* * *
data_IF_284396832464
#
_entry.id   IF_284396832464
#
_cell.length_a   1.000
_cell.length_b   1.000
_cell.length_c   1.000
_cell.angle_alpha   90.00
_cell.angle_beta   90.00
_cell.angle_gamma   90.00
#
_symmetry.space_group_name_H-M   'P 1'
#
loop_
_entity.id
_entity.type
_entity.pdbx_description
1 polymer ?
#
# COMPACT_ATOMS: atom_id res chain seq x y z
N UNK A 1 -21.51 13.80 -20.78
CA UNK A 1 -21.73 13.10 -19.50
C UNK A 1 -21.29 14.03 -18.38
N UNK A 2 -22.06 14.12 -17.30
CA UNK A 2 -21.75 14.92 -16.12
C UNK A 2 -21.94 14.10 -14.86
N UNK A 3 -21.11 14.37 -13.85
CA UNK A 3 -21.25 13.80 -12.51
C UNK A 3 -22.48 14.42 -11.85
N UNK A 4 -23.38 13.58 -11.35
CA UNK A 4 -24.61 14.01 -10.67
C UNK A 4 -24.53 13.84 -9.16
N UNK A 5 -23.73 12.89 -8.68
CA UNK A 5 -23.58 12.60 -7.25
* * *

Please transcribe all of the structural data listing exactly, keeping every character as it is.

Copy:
data_IF_284396832464
#
_entry.id   IF_284396832464
#
_cell.length_a   1.000
_cell.length_b   1.000
_cell.length_c   1.000
_cell.angle_alpha   90.00
_cell.angle_beta   90.00
_cell.angle_gamma   90.00
#
_symmetry.space_group_name_H-M   'P 1'
#
loop_
_entity.id
_entity.type
_entity.pdbx_description
1 polymer ?
#
# COMPACT_ATOMS: atom_id res chain seq x y z
N UNK A 1 -21.51 13.80 -20.78
CA UNK A 1 -21.73 13.10 -19.50
C UNK A 1 -21.29 14.03 -18.38
N UNK A 2 -22.06 14.12 -17.30
CA UNK A 2 -21.75 14.92 -16.12
C UNK A 2 -21.94 14.10 -14.86
N UNK A 3 -21.11 14.37 -13.85
CA UNK A 3 -21.25 13.80 -12.51
C UNK A 3 -22.48 14.42 -11.85
N UNK A 4 -23.38 13.58 -11.35
CA UNK A 4 -24.61 14.01 -10.67
C UNK A 4 -24.53 13.84 -9.16
N UNK A 5 -23.73 12.89 -8.68
CA UNK A 5 -23.58 12.60 -7.25